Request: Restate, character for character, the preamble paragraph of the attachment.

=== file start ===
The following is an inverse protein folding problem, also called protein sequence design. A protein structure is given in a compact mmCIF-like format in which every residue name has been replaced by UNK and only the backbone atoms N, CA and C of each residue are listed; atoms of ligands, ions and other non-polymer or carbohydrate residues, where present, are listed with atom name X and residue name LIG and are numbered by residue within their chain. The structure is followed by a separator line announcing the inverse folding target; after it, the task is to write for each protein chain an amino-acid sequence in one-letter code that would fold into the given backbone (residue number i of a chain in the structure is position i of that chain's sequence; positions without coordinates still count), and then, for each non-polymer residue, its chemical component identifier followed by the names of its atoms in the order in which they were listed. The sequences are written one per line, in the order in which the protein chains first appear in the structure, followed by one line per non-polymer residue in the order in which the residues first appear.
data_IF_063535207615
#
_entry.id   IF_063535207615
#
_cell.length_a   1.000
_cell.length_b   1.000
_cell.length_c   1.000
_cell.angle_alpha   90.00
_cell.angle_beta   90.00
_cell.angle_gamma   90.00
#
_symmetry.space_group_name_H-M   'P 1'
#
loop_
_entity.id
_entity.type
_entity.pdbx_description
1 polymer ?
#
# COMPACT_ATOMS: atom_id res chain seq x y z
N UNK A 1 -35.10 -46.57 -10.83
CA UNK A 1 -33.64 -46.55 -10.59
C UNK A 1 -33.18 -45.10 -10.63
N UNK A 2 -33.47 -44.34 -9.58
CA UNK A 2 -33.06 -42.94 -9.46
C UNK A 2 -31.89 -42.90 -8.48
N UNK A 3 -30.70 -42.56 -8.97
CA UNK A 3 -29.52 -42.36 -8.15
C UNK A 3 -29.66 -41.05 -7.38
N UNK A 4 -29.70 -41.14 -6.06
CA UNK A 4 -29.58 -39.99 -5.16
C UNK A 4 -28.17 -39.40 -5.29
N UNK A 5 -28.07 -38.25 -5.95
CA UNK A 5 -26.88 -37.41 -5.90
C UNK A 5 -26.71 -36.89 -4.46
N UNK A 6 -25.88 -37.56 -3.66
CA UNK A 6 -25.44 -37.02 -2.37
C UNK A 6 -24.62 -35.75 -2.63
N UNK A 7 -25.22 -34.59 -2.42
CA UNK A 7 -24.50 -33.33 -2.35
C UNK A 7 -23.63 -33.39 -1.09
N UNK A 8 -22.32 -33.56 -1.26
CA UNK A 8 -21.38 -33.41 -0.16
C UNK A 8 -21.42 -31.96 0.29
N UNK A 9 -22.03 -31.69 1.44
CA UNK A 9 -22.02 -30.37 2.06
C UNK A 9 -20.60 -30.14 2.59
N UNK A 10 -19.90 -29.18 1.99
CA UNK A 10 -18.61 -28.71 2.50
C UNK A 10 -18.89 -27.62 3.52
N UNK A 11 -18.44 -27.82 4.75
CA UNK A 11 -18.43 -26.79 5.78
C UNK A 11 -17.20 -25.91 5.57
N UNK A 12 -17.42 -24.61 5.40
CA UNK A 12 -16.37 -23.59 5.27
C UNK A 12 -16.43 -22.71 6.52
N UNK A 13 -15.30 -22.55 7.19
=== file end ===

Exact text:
The following is an inverse protein folding problem, also called protein sequence design. A protein structure is given in a compact mmCIF-like format in which every residue name has been replaced by UNK and only the backbone atoms N, CA and C of each residue are listed; atoms of ligands, ions and other non-polymer or carbohydrate residues, where present, are listed with atom name X and residue name LIG and are numbered by residue within their chain. The structure is followed by a separator line announcing the inverse folding target; after it, the task is to write for each protein chain an amino-acid sequence in one-letter code that would fold into the given backbone (residue number i of a chain in the structure is position i of that chain's sequence; positions without coordinates still count), and then, for each non-polymer residue, its chemical component identifier followed by the names of its atoms in the order in which they were listed. The sequences are written one per line, in the order in which the protein chains first appear in the structure, followed by one line per non-polymer residue in the order in which the residues first appear.